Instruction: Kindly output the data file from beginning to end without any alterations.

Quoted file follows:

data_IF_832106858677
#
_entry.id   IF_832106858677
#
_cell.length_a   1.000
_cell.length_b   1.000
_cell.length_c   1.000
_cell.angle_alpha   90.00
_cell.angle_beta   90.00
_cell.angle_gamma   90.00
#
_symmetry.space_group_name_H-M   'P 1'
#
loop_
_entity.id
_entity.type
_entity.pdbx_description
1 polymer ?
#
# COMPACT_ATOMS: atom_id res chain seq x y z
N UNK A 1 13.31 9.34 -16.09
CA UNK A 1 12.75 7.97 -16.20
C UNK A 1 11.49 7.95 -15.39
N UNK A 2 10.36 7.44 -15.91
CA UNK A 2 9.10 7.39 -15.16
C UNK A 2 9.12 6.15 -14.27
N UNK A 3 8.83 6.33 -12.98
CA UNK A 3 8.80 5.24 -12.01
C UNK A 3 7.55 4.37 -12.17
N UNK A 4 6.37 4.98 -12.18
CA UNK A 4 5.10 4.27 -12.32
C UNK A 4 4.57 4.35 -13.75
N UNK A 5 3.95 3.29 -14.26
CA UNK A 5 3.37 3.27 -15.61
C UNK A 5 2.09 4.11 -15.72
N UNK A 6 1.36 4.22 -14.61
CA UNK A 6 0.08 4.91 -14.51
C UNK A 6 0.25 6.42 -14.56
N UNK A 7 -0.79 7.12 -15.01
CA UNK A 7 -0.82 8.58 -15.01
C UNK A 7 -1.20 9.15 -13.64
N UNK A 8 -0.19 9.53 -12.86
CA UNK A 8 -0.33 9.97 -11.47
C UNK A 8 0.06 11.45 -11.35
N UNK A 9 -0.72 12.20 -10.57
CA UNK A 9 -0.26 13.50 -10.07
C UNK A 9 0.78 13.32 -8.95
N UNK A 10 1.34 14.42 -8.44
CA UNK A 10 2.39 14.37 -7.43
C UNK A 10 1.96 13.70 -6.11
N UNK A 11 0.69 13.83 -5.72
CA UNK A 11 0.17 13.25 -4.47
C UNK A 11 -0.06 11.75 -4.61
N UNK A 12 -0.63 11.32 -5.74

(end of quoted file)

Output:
data_IF_832106858677
#
_entry.id   IF_832106858677
#
_cell.length_a   1.000
_cell.length_b   1.000
_cell.length_c   1.000
_cell.angle_alpha   90.00
_cell.angle_beta   90.00
_cell.angle_gamma   90.00
#
_symmetry.space_group_name_H-M   'P 1'
#
loop_
_entity.id
_entity.type
_entity.pdbx_description
1 polymer ?
#
# COMPACT_ATOMS: atom_id res chain seq x y z
N UNK A 1 13.31 9.34 -16.09
CA UNK A 1 12.75 7.97 -16.20
C UNK A 1 11.49 7.95 -15.39
N UNK A 2 10.36 7.44 -15.91
CA UNK A 2 9.10 7.39 -15.16
C UNK A 2 9.12 6.15 -14.27
N UNK A 3 8.83 6.33 -12.98
CA UNK A 3 8.80 5.24 -12.01
C UNK A 3 7.55 4.37 -12.17
N UNK A 4 6.37 4.98 -12.18
CA UNK A 4 5.10 4.27 -12.32
C UNK A 4 4.57 4.35 -13.75
N UNK A 5 3.95 3.29 -14.26
CA UNK A 5 3.37 3.27 -15.61
C UNK A 5 2.09 4.11 -15.72
N UNK A 6 1.36 4.22 -14.61
CA UNK A 6 0.08 4.91 -14.51
C UNK A 6 0.25 6.42 -14.56
N UNK A 7 -0.79 7.12 -15.01
CA UNK A 7 -0.82 8.58 -15.01
C UNK A 7 -1.20 9.15 -13.64
N UNK A 8 -0.19 9.53 -12.86
CA UNK A 8 -0.33 9.97 -11.47
C UNK A 8 0.06 11.45 -11.35
N UNK A 9 -0.72 12.20 -10.57
CA UNK A 9 -0.26 13.50 -10.07
C UNK A 9 0.78 13.32 -8.95
N UNK A 10 1.34 14.42 -8.44
CA UNK A 10 2.39 14.37 -7.43
C UNK A 10 1.96 13.70 -6.11
N UNK A 11 0.69 13.83 -5.72
CA UNK A 11 0.17 13.25 -4.47
C UNK A 11 -0.06 11.75 -4.61
N UNK A 12 -0.63 11.32 -5.74